In today’s story, Bartimaeus has the temerity to name Jesus the Son of David and asks mercy of him; this blind man has the nerve to identify Jesus as the long awaited Messiah. “Many sternly [order] him to be quiet.” The people try to silence him, but, according to today’s scripture, Bartimaeus cries out even more loudly, “Son of David, have mercy on me!”  

However, Bartimaeus is not alone; he has supporters in the crowd. He feels some people encouraging him to his feet. “Take heart! Stand up,” someone says. “Get up, Bartimaeus, Jesus is calling you” (10:49). Throughout the challenges and trials we face on our life journeys we need the experience of support and encouragement of others both in our faith communities and outside them. In a situation where we have been silenced, we need to know that we are not alone, that others stand beside us and walk all the way along beside us, support us and pray for us. We experience this as God with us.    

Today we welcome two people into our faith community. Fiona and Alice both were baptised in China and expressed their interest in becoming church members. What, then, does it mean to become a member of our faith community? The word “faith” is used and abused in many ways in our Christian context. The traditional meaning of faith in Western Christianity means “holding a certain set of ‘beliefs,’ ‘believing’ a set of statements to be true, whether casts as biblical teachings or doctrines or dogma” (Marcus Borg, The Heart of Christianity, 25). But the original meaning, close that of the bible, is to trust in God as our rock and fortress and express our loyalty and commitment in God.  

Becoming a member means proclaiming that West Point Grey United is our spiritual home. As a member of this church our “hearts” are here and together we practise what God loves us to do. We practise God’s mission together. It is not my or our mission but God’s mission; our ministry and mission is to build God’s kin-dom in our midst. You may now notice that we say kin-dom, not Kingdom. As the family of God we are brothers and sisters doing God’s mission together. On the journey we “rejoice with those who rejoice [and] weep with those who weep” (Romans 12:15). For many decades you have done this ministry and mission with Dorothy. As we bid farewell to Dorothy, we give thanks to her for her vision of becoming an intercultural church. With Fiona and Alice we will put our heart in this ministry of which we are so proud.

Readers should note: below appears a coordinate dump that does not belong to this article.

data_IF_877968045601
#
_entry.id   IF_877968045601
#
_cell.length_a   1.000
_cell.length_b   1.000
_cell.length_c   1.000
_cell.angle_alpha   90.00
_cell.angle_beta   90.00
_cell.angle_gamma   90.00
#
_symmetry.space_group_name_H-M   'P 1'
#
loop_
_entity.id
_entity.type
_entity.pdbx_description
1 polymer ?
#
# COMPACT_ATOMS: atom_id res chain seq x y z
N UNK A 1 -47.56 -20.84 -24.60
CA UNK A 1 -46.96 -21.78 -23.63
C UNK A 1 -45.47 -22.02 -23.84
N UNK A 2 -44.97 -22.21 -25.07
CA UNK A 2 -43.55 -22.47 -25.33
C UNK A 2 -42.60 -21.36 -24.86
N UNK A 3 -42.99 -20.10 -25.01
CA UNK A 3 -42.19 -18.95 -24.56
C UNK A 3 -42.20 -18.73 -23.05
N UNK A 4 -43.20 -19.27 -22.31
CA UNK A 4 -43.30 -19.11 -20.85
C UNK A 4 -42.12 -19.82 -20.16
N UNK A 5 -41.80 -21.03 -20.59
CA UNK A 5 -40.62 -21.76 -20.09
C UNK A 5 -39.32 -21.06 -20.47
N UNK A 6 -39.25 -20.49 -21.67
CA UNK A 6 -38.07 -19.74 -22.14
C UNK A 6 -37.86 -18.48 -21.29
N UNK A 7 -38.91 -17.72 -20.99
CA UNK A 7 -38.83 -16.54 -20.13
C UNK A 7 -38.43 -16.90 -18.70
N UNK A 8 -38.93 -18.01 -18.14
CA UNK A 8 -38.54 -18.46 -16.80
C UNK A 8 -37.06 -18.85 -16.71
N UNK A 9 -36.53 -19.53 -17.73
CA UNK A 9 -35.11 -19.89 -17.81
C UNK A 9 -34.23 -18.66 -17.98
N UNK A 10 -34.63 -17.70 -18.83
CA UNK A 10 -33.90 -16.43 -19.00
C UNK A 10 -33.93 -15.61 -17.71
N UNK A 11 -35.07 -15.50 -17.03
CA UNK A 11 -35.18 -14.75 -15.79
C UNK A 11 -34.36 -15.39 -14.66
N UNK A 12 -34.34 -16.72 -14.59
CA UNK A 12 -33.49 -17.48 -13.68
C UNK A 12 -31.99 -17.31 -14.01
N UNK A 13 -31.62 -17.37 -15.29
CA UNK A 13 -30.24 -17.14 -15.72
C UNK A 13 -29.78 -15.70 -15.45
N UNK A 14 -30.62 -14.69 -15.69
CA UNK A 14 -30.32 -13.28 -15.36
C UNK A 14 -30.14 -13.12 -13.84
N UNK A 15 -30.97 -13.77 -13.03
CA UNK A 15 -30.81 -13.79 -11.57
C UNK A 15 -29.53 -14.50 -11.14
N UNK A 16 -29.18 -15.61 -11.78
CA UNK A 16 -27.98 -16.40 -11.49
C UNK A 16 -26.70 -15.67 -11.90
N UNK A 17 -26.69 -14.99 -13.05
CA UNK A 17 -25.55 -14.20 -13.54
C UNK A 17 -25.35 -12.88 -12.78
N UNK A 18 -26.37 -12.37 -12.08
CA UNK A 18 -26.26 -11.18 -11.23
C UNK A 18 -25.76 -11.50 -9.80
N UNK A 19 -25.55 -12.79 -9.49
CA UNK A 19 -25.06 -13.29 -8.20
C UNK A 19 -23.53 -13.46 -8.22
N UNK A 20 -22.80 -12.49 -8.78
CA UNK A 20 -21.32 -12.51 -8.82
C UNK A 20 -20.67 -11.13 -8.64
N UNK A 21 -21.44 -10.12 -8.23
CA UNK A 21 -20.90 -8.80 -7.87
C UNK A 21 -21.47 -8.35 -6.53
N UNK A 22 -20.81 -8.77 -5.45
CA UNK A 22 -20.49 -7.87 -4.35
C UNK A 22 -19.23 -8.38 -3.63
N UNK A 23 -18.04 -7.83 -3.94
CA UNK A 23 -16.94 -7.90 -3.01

Despite the difficulties he has to face, Bartimaeus does not give up his faith. According to today’s scripture, Bartimaeus is emboldened to confess Jesus as the Son of David. It is the first time anyone but a person possessed of a demon and considered as a sinner has called Jesus by this Messianic title - Son of David. How does that blind man recognize what no one else can see, that the man on the road in front of him is indeed the Messiah?  

Bartimaeus does not merely rise when he hears people’s encouraging voices. He flings off his cloak and springs to his feet, rushing towards the remembered sound of Jesus’ voice. It is quite reasonable to regard his cloak as representing his most treasured possession. It has kept him warm through the cold nights. It may also hold the meager spoils of his begging. In the act of throwing off his cloak, we see the image of one who leaves his former life behind. To those who have always known honour, power, affluence, and prestige, this image reminds us of the transforming effect of the gospel to call forth a life of renunciation and dramatic change. Like Moses who removed his sandals from his feet at the presence of God (Exodus 3:5), Bartimaeus leaves his possession behind to seek out God’s presence and his own healing.  

Now Bartimaeus becomes a disciple. According to theologians, discipleship means being on the road with Jesus. We are all called to be disciples of Jesus. We journey with each other and with Jesus on the way. On our journey we will learn to work together and discover ourselves to be filled with God’s grace. Thanks be to God.  

Hyuk Cho (Rev. Dr.)

Coordination Minister

West Point Grey United Church